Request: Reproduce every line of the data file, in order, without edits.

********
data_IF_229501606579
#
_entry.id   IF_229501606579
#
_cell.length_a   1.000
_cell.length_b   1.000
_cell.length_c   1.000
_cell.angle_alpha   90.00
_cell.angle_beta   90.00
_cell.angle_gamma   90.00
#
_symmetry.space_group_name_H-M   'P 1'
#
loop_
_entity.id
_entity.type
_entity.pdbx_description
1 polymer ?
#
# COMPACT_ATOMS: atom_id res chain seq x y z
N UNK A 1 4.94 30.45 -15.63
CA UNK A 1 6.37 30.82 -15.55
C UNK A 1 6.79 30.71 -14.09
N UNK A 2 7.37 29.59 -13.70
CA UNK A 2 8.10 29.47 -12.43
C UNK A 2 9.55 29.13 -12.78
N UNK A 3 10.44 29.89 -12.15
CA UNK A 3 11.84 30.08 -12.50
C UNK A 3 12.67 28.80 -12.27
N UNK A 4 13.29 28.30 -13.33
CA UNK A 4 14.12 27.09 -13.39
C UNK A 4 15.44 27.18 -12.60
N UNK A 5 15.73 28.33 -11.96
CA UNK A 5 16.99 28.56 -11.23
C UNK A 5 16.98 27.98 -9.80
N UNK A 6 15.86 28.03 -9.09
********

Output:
data_IF_229501606579
#
_entry.id   IF_229501606579
#
_cell.length_a   1.000
_cell.length_b   1.000
_cell.length_c   1.000
_cell.angle_alpha   90.00
_cell.angle_beta   90.00
_cell.angle_gamma   90.00
#
_symmetry.space_group_name_H-M   'P 1'
#
loop_
_entity.id
_entity.type
_entity.pdbx_description
1 polymer ?
#
# COMPACT_ATOMS: atom_id res chain seq x y z
N UNK A 1 4.94 30.45 -15.63
CA UNK A 1 6.37 30.82 -15.55
C UNK A 1 6.79 30.71 -14.09
N UNK A 2 7.37 29.59 -13.70
CA UNK A 2 8.10 29.47 -12.43
C UNK A 2 9.55 29.13 -12.78
N UNK A 3 10.44 29.89 -12.15
CA UNK A 3 11.84 30.08 -12.50
C UNK A 3 12.67 28.80 -12.27
N UNK A 4 13.29 28.30 -13.33
CA UNK A 4 14.12 27.09 -13.39
C UNK A 4 15.44 27.18 -12.60
N UNK A 5 15.73 28.33 -11.96
CA UNK A 5 16.99 28.56 -11.23
C UNK A 5 16.98 27.98 -9.80
N UNK A 6 15.86 28.03 -9.09